This application claims the benefit of the filing date of U.S. Provisional Patent Application No. 61/470,306 filed on Mar. 31, 2011, which is herein incorporated by reference in its entirety.
FIELD OF THE INVENTION
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This invention relates generally to sprinkler systems and, more specifically, to a sprinkler protection system.
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OF THE INVENTION
Currently there are over 6.8 billion square feet of commercial space in the United States. These spaces are comprised of businesses ranging from small retail stores to Fortune 500 companies. These spaces are protected by either a wet or dry fire suppression system that utilizes sprinkler heads for extraction of either chemical or pressurized water of the general nature show in prior art FIGS. 1-3. The average mixed-use commercial space has a sprinkler head every 150 square feet; which means there are over 45 million active sprinkler heads protecting these spaces and several hundred million heads in non-commercial and commercial space combined.
With reference to FIGS. 1-3, these sprinkler heads 10 are built with a frame 12 and a seat 14 connected to a supply 16, such as a pipe, via an adaptor 18. Each sprinkler head 10 typically includes a cap 20, an operating mechanism 22 (such as a solder link or glass bulb), and a deflector 24. The resulting automatic sprinkler together form a sealed unit that is expected to maintain its integrity, but also to operate efficiently if a fire ever threatens its protected area. The sprinkler parts are joined somewhat like a coiled spring, holding the energy needed to activate when released by heat from a fire. As shown with reference to FIG. 2, when the sprinkler head is activated, for example by heat or other pressure exerted on the operating mechanism 22, the operating mechanism breaks, releasing liquid 26 from the supply 16 via the adaptor 18. As shown with reference to FIG. 3, the released liquid is streamed towards the deflector 24 and thereafter disbursed in a predetermined but typically generally radial pattern 28.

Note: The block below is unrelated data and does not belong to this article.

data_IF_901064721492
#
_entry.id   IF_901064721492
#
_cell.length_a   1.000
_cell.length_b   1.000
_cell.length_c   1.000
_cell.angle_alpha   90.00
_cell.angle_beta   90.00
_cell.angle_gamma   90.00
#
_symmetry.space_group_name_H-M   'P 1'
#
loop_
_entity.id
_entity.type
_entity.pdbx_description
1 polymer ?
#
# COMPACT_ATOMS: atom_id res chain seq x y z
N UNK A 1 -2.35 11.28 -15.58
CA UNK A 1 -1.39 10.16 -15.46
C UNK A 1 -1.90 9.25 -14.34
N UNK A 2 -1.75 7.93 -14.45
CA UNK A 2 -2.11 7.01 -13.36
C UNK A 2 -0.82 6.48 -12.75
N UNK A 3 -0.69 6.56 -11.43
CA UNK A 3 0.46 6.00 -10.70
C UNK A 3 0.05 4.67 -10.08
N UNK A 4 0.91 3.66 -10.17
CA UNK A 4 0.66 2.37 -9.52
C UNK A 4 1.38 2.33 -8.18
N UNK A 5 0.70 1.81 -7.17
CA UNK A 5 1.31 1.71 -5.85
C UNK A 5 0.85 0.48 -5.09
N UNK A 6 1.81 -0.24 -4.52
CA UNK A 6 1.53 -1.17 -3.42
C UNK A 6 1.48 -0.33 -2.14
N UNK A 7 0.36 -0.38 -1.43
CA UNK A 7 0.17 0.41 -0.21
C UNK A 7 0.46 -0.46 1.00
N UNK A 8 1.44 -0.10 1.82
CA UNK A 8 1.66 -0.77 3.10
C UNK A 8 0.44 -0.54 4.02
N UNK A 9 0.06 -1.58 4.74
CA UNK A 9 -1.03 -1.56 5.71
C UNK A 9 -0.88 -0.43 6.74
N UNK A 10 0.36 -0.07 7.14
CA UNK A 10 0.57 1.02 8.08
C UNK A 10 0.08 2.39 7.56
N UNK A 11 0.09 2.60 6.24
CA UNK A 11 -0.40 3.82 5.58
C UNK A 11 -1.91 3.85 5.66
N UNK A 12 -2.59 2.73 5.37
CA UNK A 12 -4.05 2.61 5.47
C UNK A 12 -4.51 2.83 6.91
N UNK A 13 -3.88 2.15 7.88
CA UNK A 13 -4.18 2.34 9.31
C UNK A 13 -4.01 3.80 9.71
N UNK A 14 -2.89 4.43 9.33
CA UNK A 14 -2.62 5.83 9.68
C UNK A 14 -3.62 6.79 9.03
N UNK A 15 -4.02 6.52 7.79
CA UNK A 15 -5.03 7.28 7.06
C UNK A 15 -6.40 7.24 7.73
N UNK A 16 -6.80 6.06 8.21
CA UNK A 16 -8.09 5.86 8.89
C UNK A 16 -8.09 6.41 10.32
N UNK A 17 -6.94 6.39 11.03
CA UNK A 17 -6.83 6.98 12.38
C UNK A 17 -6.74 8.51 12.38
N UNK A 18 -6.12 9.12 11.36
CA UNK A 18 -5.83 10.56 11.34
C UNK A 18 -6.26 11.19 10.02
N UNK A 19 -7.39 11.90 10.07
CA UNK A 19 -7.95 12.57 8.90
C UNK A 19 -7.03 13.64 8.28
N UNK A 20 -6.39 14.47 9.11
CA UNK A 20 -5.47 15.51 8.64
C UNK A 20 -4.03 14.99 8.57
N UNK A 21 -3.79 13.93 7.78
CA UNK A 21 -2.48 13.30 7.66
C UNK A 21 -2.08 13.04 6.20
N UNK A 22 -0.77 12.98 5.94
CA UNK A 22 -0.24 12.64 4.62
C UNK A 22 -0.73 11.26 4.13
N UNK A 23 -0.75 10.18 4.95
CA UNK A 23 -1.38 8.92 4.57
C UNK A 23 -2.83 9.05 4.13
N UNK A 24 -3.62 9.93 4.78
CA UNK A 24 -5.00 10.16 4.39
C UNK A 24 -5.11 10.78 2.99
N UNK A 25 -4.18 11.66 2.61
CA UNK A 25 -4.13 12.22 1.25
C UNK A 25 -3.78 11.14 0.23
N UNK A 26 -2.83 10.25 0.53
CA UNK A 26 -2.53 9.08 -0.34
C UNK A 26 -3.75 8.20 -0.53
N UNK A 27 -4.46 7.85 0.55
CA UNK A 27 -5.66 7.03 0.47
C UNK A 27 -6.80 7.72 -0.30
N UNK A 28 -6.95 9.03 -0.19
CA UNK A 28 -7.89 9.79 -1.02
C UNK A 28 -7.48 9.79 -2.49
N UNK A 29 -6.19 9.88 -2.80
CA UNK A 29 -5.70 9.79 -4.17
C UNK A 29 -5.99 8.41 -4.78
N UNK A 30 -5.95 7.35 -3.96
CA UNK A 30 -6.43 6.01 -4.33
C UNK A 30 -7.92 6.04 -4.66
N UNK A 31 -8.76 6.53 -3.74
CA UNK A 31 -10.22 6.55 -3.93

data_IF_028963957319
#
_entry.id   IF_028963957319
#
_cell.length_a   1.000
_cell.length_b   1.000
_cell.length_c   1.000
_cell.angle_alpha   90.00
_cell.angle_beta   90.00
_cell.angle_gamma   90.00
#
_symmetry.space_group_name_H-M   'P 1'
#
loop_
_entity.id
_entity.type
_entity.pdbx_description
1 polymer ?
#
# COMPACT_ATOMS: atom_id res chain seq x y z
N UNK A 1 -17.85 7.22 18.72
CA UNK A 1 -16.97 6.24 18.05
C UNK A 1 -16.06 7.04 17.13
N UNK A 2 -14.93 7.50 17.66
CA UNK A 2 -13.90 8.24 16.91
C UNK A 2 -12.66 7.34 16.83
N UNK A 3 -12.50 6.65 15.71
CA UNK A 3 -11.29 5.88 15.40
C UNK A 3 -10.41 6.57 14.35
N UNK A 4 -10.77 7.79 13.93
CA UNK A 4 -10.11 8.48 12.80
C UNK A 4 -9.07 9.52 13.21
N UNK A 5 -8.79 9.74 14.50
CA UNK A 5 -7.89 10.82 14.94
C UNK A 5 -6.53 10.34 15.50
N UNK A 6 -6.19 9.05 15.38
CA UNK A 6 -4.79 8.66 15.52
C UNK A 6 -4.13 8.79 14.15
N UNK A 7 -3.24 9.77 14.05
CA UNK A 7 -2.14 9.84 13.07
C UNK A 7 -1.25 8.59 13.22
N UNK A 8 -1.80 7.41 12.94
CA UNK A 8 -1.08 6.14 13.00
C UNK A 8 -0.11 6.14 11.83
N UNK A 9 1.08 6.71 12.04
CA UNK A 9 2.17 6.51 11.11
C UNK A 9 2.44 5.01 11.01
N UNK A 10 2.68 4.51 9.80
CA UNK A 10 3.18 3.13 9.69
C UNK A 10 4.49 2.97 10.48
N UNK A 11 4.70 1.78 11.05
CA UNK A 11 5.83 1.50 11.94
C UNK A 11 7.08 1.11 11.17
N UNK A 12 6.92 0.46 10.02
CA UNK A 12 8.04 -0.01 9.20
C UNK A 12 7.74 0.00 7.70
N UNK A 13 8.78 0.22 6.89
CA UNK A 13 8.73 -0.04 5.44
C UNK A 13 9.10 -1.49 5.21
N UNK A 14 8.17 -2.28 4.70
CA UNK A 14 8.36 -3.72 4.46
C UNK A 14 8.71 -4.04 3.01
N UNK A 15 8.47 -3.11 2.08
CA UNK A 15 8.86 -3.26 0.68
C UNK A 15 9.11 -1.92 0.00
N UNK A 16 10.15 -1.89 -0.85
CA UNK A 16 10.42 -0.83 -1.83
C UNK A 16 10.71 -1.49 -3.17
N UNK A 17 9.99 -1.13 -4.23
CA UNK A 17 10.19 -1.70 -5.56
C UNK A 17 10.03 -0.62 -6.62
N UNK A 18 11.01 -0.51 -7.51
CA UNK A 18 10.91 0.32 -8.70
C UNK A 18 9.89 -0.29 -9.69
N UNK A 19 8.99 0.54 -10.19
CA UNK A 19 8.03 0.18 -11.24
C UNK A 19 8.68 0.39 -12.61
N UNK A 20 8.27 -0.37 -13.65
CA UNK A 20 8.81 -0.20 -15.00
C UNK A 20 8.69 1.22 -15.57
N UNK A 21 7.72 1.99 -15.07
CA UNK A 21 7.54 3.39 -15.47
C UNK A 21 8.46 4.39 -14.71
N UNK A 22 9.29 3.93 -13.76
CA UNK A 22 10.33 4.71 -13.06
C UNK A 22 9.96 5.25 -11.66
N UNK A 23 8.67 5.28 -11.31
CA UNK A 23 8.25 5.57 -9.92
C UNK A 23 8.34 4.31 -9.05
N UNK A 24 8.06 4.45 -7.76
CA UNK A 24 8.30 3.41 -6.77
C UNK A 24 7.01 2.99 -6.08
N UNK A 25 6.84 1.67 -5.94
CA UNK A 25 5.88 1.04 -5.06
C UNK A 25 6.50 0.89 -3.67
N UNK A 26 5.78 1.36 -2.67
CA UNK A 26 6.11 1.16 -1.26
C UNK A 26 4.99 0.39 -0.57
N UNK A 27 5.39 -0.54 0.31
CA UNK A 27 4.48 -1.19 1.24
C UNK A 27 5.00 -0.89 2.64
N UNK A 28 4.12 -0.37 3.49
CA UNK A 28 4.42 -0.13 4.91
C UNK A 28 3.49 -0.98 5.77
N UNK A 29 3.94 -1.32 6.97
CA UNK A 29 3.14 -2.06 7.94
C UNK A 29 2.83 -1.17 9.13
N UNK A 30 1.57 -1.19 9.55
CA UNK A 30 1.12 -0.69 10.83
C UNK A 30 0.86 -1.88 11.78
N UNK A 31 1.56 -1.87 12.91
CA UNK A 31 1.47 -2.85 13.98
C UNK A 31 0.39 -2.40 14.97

Mechanical impacts to sprinklers can result in damage and separation of parts, causing 100-300 gallons of liquid (typically water) to be spilled per minute. This causes substantial damage and costs incurred. The tangible costs are absorbed by insurance companies, contractors, tenants, and owners; but, the intangible costs are felt by the immediate parties involved such as tenants, neighboring tenants, clients, production and sales costs from the inability to provide the services or goods, maintenance, etc.
Building renovations can result in impacts of sprinklers, leading to an inadvertent discharge or leakage and malfunction at a later date. Although it is obvious that a large force can immediately open a sprinkler, it is less obvious that a smaller impact can do the same over time.